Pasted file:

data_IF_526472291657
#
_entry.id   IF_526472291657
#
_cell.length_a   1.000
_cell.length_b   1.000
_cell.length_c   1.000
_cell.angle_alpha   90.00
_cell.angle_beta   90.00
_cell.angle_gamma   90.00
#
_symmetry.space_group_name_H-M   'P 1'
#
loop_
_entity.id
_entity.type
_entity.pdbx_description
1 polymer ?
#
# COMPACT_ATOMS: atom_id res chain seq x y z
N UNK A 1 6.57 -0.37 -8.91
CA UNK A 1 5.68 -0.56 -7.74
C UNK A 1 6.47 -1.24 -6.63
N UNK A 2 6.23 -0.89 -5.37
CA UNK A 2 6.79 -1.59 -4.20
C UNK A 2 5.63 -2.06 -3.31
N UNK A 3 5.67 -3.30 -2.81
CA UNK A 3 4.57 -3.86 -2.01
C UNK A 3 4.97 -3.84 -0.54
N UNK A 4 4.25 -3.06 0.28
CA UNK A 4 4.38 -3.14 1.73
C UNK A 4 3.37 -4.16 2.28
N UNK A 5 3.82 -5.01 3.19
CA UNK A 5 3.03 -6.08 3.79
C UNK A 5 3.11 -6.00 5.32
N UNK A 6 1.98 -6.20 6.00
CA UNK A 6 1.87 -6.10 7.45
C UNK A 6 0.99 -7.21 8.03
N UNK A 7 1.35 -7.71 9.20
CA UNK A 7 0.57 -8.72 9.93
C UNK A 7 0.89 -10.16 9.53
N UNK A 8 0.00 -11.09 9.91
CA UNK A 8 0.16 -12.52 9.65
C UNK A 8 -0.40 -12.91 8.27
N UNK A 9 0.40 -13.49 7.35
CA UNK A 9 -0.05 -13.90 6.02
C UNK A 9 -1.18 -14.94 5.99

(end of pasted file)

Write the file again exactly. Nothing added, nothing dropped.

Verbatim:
data_IF_526472291657
#
_entry.id   IF_526472291657
#
_cell.length_a   1.000
_cell.length_b   1.000
_cell.length_c   1.000
_cell.angle_alpha   90.00
_cell.angle_beta   90.00
_cell.angle_gamma   90.00
#
_symmetry.space_group_name_H-M   'P 1'
#
loop_
_entity.id
_entity.type
_entity.pdbx_description
1 polymer ?
#
# COMPACT_ATOMS: atom_id res chain seq x y z
N UNK A 1 6.57 -0.37 -8.91
CA UNK A 1 5.68 -0.56 -7.74
C UNK A 1 6.47 -1.24 -6.63
N UNK A 2 6.23 -0.89 -5.37
CA UNK A 2 6.79 -1.59 -4.20
C UNK A 2 5.63 -2.06 -3.31
N UNK A 3 5.67 -3.30 -2.81
CA UNK A 3 4.57 -3.86 -2.01
C UNK A 3 4.97 -3.84 -0.54
N UNK A 4 4.25 -3.06 0.28
CA UNK A 4 4.38 -3.14 1.73
C UNK A 4 3.37 -4.16 2.28
N UNK A 5 3.82 -5.01 3.19
CA UNK A 5 3.03 -6.08 3.79
C UNK A 5 3.11 -6.00 5.32
N UNK A 6 1.98 -6.20 6.00
CA UNK A 6 1.87 -6.10 7.45
C UNK A 6 0.99 -7.21 8.03
N UNK A 7 1.35 -7.71 9.20
CA UNK A 7 0.57 -8.72 9.93
C UNK A 7 0.89 -10.16 9.53
N UNK A 8 0.00 -11.09 9.91
CA UNK A 8 0.16 -12.52 9.65
C UNK A 8 -0.40 -12.91 8.27
N UNK A 9 0.40 -13.49 7.35
CA UNK A 9 -0.05 -13.90 6.02
C UNK A 9 -1.18 -14.94 5.99